Mid Spring Gardening Tips: Fruit and Veggie Growing
The fruit garden
Apple, pear, plum and cherry trees generally flower in mid spring. Look out for pests on the flowers or young fruitlets, but do not spray with insecticides while the flowers are open, because you will kill pollinating insects. Wait until the petals fall.
The greatest hazard at this time of year is frost damage to the flowers. Protect wall-trained trees and soft fruit bushes against slight frost by covering with muslin or fine netting.
Frost damage may also be reduced slightly if the soil is kept bare, firm and damp, since this type of soil absorbs the sun’s heat better than dry soil and will release any absorbed heat at night. Water dry soil, especially for low-growing crops like strawberries.
With apples, if bad weather has delayed growth so that bud-burst takes place in mid spring, apply a spring spray as recommended for early spring. At pink bud stage, spray against apple scab with benomyl or carbendazim — especially if the weather is wet with alternating periods of rain and relatively high temperatures.
At early white bud stage, spray pear trees with benomyl, carbendazim or mancozeb against pear scab, and also spray with dimethoate or permethrin if greenfly or caterpillars are a problem.
On fan-trained cherries, plums, damsons, peaches and nectarines cut out shoots growing directly towards or away from the wall as new growth starts. Spray with dimethoate to control aphids.
Help the setting of peach and nectarine flowers by applying a fine spray of water. If red spider mites are seen on peaches or nectarines, spray with dimethoate once all the petals have fallen.
Make sure that pollinating insects can reach strawberry flowers on plants under cloches. Remove flowers from runners that are not well enough established to fruit this year, and from autumn-fruiting varieties. Watch for aphids and spray with pirimicarb if necessary.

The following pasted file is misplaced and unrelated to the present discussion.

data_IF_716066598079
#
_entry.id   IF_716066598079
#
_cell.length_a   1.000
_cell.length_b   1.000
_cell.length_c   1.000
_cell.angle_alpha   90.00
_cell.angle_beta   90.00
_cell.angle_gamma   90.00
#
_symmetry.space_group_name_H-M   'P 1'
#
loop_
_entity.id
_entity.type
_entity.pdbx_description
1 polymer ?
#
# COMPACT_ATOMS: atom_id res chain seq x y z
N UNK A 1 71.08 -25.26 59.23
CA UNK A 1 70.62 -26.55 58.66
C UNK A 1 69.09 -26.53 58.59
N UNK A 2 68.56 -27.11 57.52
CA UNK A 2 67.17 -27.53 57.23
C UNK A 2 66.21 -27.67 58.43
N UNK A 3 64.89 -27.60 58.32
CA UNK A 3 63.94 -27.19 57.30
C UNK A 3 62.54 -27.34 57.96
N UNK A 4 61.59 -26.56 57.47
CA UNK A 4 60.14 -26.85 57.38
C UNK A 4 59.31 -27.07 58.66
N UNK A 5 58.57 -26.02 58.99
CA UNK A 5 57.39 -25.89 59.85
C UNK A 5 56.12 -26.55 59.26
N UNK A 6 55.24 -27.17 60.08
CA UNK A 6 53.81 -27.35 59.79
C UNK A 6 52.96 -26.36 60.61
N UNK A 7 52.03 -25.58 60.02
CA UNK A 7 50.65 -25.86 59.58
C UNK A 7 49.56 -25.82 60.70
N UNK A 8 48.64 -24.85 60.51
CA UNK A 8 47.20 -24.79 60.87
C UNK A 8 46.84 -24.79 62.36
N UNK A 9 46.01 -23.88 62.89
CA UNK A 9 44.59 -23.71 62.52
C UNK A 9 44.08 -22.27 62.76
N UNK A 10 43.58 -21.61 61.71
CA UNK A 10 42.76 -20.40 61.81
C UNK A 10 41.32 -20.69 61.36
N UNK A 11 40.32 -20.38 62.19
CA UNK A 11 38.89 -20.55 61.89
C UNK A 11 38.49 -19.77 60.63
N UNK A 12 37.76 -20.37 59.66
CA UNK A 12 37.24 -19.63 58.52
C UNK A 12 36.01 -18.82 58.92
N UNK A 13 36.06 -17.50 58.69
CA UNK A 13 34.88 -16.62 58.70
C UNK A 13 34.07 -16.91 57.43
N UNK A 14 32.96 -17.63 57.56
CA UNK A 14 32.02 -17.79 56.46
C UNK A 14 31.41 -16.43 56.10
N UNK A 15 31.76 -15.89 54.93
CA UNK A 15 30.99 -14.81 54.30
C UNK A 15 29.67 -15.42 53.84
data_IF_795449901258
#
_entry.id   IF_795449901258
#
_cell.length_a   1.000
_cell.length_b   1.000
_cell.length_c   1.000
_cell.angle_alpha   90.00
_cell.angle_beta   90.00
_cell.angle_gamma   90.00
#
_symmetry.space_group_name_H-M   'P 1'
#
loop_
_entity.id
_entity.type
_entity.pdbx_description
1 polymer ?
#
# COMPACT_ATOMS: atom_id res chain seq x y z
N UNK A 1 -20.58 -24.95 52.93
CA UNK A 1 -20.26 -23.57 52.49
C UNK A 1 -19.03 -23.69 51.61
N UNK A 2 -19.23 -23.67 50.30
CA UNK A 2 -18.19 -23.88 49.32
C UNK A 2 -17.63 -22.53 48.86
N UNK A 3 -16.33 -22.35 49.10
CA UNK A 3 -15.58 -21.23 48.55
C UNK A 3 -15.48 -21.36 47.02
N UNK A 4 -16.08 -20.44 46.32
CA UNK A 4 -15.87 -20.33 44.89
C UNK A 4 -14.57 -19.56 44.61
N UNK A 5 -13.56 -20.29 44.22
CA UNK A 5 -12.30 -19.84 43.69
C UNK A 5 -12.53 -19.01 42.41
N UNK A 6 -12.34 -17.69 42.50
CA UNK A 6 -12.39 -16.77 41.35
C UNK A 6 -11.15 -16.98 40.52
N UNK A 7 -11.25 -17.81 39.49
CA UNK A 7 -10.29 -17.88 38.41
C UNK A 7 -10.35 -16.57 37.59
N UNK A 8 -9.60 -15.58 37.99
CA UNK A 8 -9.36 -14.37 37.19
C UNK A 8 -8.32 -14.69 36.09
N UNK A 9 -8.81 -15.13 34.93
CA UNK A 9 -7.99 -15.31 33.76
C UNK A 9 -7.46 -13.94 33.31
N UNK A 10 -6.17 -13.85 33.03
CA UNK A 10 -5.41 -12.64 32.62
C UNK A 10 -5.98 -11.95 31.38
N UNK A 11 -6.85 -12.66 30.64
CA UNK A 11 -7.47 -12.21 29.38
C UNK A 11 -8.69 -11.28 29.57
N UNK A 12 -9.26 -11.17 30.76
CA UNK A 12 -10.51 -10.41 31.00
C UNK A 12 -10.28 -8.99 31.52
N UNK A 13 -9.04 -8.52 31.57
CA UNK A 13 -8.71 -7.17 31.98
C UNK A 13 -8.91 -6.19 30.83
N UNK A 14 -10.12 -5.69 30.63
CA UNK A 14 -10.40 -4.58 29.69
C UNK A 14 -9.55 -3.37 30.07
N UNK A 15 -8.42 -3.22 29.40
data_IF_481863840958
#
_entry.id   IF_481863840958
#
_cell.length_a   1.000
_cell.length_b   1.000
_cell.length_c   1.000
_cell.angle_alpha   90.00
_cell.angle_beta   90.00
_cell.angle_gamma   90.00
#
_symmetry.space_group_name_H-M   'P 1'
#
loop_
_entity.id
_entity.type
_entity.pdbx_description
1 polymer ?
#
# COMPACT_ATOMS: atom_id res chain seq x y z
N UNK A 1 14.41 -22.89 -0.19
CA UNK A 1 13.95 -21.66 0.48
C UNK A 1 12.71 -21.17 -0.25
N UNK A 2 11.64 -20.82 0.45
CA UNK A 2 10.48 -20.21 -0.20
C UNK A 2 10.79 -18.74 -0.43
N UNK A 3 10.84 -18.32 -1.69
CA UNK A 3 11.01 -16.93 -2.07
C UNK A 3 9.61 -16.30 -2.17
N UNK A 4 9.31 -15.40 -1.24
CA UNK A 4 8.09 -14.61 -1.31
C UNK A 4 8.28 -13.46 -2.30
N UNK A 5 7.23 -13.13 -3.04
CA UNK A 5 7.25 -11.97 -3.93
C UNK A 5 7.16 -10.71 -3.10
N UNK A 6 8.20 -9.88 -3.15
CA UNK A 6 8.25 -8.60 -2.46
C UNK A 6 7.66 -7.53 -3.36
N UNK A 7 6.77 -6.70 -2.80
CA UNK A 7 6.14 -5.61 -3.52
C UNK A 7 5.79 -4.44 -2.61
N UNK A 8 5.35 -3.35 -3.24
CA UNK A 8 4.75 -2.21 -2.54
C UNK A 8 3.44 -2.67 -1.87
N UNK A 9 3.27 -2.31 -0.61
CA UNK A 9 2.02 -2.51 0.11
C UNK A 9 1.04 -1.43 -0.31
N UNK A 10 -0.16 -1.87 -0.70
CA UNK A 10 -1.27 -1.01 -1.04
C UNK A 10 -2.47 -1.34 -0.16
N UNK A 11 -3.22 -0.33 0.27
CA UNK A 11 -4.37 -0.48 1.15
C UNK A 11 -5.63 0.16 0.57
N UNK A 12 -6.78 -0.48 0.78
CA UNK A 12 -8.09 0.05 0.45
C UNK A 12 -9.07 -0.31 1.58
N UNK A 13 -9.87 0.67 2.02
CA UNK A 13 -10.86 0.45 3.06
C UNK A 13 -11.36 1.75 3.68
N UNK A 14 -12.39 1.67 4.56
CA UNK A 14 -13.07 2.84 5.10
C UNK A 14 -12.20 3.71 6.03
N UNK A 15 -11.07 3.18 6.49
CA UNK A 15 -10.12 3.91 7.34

Top-dress strawberries with sulphate of ammonia, or nitro-chalk on acid soil, if the plants are slow to start into growth, but keep the rate low or the foliage will be too heavy.
The vegetable garden
Plant onion sets and sow salad crops, parsley and other herbs when the soil is sufficiently dry to work to a fine tilth. In colder areas, plant early potatoes (this should have been done in early spring in milder areas).
Sow seeds of late summer cauliflowers, winter cabbages and broccoli in a nursery bed for planting out in late spring or early summer.
Sow seeds of wrinkle-seeded varieties of peas in their cropping positions — they should be ready for harvesting in 12 weeks.
Set out plants of late summer cabbages sown in early spring. Plant with a dibber and dust the planting holes with calomel as a precaution against club root disease.
Early in mid spring, remove the soil from globe artichokes earthed up last autumn, replacing it with a layer of manure or compost. If garden compost is used, first sprinkle a light dressing of sulphate of ammonia over the ground. Plant new globe artichokes in soil that has been manured recently.
Cut asparagus from beds that are at least two years old when the growths are 10-15cm (4-6in) above the soil. Using a sharp knife, cut about 5-7.5cm (2-3M) below ground and go over the bed two or three times each week.
After about the second week of mid spring, sow maincrop carrots on ground manured for a previous crop. Rake in a general fertilizer before sowing.
Towards the end of mid spring, sow globe-rooted beetroot in soil that has received a medium dressing of manure or compost, first soaking the seeds in tepid water overnight.
Protect emerging potato leaves from frost damage by earthing up with a draw hoe. When the ridges can be made no higher, have straw at hand to cover the shoots if frost threatens. Remove the straw cover the next morning when the frost has thawed.
In mild areas, sow seeds of French beans from the third week of mid spring onwards and cover them with cloches.